Usually, the myth of Persephone spending one third of the year in the underworld is supposed to explain why we have winter. But the climate in Greece is very like the climate in parts of California — winter is the rainy season, when the earth is green, and plants are growing. Martin Nilsson makes this point in his book Greek Popular Religion (New York: Columbia University Press, 1940), p. 51:
“For people who live in a northerly country, where the soil is frozen and covered by snow and ice during the winter and where the season during which everything sprouts and is green comprises about two thirds of the year, it is only natural to think that the Corn Maiden [Persephone] is absent during the four winter months and dwells in the upper world during the eight months of vegetation. And, in fact, this is what most people do think. But it is an ill-considered opinion, for it does not take into account the climatic conditions of Greece. In that country the corn [i.e., grain: barley or wheat] is sown in October. The crops sprout immediately, and they grow and thrive during our winter except for the two or three coldest weeks in January, when they come to a standstill for a short time. Snow is extremely rare and soon melts away. The crops ripen and are reaped in May and threshed in June. This description refers to Attica. The climate is of course different in the mountains, but Eleusis is situated in Attica. The cornfields are green and the crops grow and thrive during our winter, and yet we are asked to believe that the Corn Maiden is absent during this period. There is a period of about four months from the threshing in June to the autumn sowing in October during which the fields are barren and desolate; they are burned by the sun, and not a green stalk is seen on them. Yet we are asked to believe that during these four months the Corn Maiden is present. Obviously she is absent….”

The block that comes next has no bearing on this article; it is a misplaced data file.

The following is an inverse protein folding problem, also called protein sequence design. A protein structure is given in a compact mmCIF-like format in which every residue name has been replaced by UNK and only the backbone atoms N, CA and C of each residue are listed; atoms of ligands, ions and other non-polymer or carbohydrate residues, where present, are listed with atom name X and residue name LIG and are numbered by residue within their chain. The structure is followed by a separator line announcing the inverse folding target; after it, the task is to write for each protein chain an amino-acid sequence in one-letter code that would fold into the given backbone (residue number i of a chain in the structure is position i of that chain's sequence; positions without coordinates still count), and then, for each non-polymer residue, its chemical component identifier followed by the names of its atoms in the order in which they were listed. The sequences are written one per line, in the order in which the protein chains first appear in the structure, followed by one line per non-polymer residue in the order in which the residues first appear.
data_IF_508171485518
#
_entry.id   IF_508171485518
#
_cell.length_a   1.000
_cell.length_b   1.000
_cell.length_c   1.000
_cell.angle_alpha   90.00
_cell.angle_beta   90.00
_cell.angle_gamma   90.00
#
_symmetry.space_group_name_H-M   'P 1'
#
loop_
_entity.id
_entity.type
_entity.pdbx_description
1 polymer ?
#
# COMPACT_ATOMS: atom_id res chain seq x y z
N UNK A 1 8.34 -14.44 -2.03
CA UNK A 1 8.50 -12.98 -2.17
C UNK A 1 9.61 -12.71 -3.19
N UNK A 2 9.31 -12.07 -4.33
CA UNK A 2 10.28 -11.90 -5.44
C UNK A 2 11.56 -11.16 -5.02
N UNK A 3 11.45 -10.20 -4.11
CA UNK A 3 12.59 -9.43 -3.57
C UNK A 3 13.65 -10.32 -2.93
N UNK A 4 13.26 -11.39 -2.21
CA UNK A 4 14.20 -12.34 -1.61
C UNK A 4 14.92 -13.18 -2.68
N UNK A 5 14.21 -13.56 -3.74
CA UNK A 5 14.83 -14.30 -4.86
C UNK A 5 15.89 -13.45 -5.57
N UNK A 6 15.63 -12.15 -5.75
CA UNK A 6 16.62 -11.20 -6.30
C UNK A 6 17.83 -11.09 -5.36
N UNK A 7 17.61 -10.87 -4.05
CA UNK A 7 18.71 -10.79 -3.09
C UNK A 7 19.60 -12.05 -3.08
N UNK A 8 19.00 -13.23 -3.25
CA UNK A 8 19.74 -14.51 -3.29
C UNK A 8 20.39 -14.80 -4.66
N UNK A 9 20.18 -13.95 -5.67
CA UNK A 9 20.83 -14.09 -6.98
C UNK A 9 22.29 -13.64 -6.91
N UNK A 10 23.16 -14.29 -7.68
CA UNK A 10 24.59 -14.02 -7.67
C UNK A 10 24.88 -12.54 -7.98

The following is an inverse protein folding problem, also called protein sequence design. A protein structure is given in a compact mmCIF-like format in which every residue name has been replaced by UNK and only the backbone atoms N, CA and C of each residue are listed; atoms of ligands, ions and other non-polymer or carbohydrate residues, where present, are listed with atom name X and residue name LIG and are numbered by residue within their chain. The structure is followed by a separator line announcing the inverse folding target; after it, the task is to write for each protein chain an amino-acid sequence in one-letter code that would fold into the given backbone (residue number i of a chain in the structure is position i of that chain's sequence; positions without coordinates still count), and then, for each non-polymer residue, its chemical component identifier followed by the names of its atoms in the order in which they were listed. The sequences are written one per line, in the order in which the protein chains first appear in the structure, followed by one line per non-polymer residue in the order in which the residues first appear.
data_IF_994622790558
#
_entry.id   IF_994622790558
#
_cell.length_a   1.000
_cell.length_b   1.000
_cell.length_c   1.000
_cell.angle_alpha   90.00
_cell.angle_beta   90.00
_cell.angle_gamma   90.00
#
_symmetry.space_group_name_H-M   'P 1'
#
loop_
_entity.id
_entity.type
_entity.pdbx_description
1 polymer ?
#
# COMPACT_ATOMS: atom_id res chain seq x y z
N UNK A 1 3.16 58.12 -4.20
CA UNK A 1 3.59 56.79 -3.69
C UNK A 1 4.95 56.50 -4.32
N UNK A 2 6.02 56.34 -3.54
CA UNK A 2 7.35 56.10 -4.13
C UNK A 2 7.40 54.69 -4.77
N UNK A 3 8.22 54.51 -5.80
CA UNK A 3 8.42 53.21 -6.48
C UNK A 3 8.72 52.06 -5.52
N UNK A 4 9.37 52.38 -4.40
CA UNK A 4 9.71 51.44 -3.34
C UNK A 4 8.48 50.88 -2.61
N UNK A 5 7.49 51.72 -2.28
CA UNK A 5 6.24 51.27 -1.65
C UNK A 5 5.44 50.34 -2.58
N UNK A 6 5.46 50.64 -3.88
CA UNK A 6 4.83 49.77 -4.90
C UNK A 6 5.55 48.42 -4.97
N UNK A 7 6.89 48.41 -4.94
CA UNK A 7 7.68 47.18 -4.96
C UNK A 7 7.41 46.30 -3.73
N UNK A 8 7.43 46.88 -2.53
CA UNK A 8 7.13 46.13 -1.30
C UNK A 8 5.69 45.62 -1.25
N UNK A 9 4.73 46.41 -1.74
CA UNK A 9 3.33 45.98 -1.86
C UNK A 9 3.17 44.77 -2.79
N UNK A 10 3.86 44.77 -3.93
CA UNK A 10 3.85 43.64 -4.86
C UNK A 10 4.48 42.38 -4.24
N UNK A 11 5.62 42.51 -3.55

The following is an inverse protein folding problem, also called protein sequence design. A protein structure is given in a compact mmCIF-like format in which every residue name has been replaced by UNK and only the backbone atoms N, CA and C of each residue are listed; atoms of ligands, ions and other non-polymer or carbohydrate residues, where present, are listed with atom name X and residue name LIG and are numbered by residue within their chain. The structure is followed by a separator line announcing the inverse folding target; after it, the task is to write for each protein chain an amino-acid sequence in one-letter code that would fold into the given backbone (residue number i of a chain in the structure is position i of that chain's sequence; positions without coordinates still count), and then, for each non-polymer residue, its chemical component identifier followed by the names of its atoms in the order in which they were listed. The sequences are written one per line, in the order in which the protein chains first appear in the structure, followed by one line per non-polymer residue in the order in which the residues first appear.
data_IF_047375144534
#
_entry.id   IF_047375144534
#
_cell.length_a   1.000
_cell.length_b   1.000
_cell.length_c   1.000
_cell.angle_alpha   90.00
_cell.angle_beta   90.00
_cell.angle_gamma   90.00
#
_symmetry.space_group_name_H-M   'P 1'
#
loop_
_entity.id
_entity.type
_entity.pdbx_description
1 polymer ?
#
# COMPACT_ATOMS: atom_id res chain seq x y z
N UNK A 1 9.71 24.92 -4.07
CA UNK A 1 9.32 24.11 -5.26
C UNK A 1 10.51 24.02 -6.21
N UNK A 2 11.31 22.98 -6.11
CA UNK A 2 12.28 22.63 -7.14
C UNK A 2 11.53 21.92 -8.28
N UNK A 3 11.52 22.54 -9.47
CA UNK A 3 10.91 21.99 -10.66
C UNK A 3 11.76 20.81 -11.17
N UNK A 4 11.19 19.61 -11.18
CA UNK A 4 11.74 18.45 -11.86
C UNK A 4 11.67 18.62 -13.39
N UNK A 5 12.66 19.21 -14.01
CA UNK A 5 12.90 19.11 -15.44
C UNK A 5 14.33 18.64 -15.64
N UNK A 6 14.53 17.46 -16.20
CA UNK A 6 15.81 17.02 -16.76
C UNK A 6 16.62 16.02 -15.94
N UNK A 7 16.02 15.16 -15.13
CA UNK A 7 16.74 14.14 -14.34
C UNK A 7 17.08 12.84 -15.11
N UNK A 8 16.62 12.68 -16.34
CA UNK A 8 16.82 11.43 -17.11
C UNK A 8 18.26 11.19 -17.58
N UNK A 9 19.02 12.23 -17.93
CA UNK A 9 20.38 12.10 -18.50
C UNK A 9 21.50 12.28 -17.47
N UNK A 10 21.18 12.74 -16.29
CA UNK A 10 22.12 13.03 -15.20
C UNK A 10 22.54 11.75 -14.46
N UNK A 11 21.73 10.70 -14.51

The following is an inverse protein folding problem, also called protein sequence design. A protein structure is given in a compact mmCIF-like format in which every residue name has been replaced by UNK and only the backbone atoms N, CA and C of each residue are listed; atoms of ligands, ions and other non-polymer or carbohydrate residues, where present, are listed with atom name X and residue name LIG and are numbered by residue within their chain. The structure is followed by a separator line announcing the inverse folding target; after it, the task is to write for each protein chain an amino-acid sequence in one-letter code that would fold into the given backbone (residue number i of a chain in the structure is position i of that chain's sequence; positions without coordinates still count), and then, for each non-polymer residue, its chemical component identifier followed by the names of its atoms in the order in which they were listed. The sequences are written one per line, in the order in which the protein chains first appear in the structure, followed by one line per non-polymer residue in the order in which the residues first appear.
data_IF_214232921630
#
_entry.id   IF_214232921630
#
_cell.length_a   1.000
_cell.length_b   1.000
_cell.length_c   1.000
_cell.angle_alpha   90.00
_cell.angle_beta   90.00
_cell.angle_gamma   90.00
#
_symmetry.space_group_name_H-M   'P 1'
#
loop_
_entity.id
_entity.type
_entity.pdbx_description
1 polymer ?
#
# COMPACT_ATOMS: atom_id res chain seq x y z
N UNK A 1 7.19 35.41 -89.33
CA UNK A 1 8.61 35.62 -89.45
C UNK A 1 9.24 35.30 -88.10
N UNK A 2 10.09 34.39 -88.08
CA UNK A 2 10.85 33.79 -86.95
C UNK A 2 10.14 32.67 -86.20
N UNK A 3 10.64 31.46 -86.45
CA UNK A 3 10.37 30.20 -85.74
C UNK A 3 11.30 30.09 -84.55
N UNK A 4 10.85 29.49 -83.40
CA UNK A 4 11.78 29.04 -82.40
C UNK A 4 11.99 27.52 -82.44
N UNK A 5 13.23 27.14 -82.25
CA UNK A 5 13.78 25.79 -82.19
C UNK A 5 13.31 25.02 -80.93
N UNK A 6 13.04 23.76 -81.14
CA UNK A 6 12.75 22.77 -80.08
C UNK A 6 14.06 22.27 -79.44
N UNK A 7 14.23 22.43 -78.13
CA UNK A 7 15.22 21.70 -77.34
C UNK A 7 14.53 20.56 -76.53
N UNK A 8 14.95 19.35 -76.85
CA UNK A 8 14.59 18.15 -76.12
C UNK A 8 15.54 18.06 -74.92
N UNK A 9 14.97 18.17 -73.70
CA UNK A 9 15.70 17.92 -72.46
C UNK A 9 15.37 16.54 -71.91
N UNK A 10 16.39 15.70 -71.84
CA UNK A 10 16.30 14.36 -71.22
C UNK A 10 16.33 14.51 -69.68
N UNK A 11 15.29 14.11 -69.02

And as I look out at the summer California landscape, where the hillsides are brown and dead-looking (especially this year, after three years of drought), I have to say it would make more sense that Persephone would be in the underworld right now, not in winter. In any case, although Nilsson’s book is a bit dated now, he reminds us that when the ancient Greeks thought of winter, they were not thinking of the stereotypical North American idea of winter, a time of snow and ice and cold.
But if this is not a myth about why it snows in winter, then what is it about?
Dr. Mara Lynn Keller, currently professor of women’s spirituality at the California Institute of Integral Studies, offers a feminist interpretation of the myth. Dr. Keller asserts that the myth of Demeter and Persephone focusses on “three interrelated dimensions of life: (1) fertility and birth; (2) sexuality and marriage; and (3) death and rebirth” (“The Eleusinian Mysteries of Demeter and Persephone: Fertility, Sexuality, and Rebirth,” Journal of Feminist Studies in Religion, spring, 1988, vol. 4, no. 1, p. 31). Keller states that there is evidence to show this myth is an allegory of the role of women in developing agriculture: